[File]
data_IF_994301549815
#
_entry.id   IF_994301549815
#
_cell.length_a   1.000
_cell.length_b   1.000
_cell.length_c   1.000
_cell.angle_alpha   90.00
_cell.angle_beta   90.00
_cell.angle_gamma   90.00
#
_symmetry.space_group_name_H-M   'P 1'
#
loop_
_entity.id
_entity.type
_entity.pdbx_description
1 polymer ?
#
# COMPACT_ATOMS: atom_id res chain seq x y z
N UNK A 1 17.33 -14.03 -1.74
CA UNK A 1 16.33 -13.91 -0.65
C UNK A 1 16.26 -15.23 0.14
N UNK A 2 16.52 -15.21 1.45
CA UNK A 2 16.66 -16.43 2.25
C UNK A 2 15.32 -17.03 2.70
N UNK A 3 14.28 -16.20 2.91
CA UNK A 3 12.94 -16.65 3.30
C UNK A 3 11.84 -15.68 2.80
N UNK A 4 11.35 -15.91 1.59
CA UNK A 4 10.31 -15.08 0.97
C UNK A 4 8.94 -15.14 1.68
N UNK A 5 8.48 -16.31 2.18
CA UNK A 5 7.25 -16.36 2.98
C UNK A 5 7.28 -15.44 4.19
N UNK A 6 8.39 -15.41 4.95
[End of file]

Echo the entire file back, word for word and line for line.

data_IF_994301549815
#
_entry.id   IF_994301549815
#
_cell.length_a   1.000
_cell.length_b   1.000
_cell.length_c   1.000
_cell.angle_alpha   90.00
_cell.angle_beta   90.00
_cell.angle_gamma   90.00
#
_symmetry.space_group_name_H-M   'P 1'
#
loop_
_entity.id
_entity.type
_entity.pdbx_description
1 polymer ?
#
# COMPACT_ATOMS: atom_id res chain seq x y z
N UNK A 1 17.33 -14.03 -1.74
CA UNK A 1 16.33 -13.91 -0.65
C UNK A 1 16.26 -15.23 0.14
N UNK A 2 16.52 -15.21 1.45
CA UNK A 2 16.66 -16.43 2.25
C UNK A 2 15.32 -17.03 2.70
N UNK A 3 14.28 -16.20 2.91
CA UNK A 3 12.94 -16.65 3.30
C UNK A 3 11.84 -15.68 2.80
N UNK A 4 11.35 -15.91 1.59
CA UNK A 4 10.31 -15.08 0.97
C UNK A 4 8.94 -15.14 1.68
N UNK A 5 8.48 -16.31 2.18
CA UNK A 5 7.25 -16.36 2.98
C UNK A 5 7.28 -15.44 4.19
N UNK A 6 8.39 -15.41 4.95